Cruise Critic staffers set sail every week, traveling the globe to bring you the latest cruise ship trends, port sneak peeks and onboard observations. Here’s where we are this week.
(Got questions about any of the ships we’re boarding or ports we are visiting? Ask us in the comments!)
Where: Eastern Mediterranean
Who: Colleen McDaniel, Managing Editor
Why There? We’ll be onboard for the inaugural sailing of this brand-new Princess ship.
We Can’t Wait: We love newbuilds, both for their ingenuity and how they define a brand. Sister ship Royal Princess debuted in 2013 with innovations like the SeaWalk, a walkway that hangs off one side of the ship 16 decks up and offers vertigo-inducing views through strengthened glass, and Princess Live!, the first TV studio in cruising. What loyal Princess passengers missed were brand hallmarks like the aft pool and promenade deck. Princess heard the complaints and tweaked the design of Regal Princess, so both features appear this time around. We’ll chat live with you from onboard at 3 p.m. EDT May 30. In the meantime, bookmark this chat and leave your questions. We’ll do our best to answer them live Thursday.
Who: Ashley Kosciolek, Ports and Copy Editor
Why There? While there, I’ll be updating Cruise Critic’s Martinique coverage, writing a feature about some of the best excursion options there and blogging about the nuances of traveling in the French West Indies.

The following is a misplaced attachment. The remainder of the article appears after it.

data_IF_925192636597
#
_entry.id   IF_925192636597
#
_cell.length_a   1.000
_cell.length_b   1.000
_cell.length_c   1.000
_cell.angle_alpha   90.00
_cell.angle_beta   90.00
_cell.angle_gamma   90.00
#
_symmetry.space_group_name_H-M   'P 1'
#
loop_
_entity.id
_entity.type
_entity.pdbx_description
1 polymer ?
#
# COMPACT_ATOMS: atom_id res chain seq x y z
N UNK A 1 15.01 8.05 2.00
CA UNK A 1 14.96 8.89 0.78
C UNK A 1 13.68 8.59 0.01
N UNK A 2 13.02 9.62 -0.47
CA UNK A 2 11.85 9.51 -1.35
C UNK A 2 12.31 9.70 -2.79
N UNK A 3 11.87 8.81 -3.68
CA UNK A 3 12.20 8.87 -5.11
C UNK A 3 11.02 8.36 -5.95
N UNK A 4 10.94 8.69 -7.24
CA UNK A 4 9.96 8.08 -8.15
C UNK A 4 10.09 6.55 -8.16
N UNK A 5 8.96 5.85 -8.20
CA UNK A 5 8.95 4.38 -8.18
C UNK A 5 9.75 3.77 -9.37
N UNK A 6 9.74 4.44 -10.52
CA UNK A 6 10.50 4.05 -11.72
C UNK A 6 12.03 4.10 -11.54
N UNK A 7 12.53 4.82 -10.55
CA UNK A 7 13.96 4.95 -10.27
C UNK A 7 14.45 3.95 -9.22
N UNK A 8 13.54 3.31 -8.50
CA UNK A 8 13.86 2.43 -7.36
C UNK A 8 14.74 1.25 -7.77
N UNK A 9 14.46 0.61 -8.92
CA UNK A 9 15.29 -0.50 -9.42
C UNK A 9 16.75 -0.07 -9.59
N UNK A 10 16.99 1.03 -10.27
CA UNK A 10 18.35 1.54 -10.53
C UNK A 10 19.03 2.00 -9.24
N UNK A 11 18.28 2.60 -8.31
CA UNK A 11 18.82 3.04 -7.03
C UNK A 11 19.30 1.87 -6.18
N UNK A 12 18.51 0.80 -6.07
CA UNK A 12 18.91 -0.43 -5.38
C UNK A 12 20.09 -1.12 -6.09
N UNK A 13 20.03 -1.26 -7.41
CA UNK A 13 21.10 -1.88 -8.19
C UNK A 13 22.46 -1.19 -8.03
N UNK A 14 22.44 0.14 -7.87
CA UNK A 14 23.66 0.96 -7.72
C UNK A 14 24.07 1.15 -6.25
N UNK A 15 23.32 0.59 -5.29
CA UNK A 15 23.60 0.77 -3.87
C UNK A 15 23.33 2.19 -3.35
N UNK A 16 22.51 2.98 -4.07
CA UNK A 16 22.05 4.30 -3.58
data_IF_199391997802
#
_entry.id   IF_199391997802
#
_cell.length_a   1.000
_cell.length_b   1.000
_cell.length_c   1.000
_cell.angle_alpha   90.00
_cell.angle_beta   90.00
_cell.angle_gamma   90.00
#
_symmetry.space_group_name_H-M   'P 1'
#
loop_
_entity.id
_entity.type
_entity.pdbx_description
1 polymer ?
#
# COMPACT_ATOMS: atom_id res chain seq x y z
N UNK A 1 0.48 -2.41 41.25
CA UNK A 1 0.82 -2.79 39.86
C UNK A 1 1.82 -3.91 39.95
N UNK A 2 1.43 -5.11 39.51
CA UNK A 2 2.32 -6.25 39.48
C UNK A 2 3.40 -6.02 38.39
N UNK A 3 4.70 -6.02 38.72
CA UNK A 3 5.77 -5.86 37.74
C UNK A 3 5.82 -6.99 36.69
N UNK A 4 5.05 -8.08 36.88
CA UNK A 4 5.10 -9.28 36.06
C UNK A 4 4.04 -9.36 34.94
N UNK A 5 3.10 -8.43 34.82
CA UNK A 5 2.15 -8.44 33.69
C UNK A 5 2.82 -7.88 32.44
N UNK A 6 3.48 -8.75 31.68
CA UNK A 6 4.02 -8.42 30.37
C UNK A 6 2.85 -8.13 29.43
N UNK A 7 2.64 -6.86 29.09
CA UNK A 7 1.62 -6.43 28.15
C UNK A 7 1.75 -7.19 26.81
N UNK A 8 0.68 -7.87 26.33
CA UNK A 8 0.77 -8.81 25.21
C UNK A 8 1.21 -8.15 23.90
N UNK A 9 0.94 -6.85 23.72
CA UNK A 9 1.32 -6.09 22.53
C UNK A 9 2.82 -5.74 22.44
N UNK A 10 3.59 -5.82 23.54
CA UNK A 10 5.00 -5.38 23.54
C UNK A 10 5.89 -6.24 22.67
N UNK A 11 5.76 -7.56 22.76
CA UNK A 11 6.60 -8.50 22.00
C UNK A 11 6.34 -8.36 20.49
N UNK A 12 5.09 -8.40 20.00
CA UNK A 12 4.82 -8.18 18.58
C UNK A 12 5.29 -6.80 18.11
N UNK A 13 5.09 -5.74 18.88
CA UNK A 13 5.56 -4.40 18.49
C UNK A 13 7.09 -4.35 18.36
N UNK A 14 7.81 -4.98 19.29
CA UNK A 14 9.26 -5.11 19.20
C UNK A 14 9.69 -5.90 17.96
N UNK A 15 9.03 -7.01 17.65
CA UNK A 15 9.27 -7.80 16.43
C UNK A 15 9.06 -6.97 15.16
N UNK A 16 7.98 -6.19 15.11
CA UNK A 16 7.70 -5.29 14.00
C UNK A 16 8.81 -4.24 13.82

We Can’t Wait: In addition to snorkeling, kayaking and exploring a bat cave, I’ll be taste-testing local cuisine and trying my hand at the French language — all new experiences for me.
Where: Tokyo roundtrip to South Korea and Taiwan
Who: Dori Saltzman, News Editor
Why There? This will be Cruise Critic’s first opportunity to check out Diamond Princess since it underwent a total ship refurbishment to better appeal to the Japanese market.
We Can’t Wait: Diamond Princess is Princess’ first attempt to market a ship specifically to the Japanese market with amenities and services designed for that demographic. Among the new features added during dry dock are the Izumi Japanese bath — an 8,800-square-foot bath and garden complex with indoor and outdoor bathing areas — and the line’s largest sushi restaurant. I’m looking forward to experiencing a ship marketed at a different demographic than myself. Plus, I can’t wait to check out the funky new cabin toilets.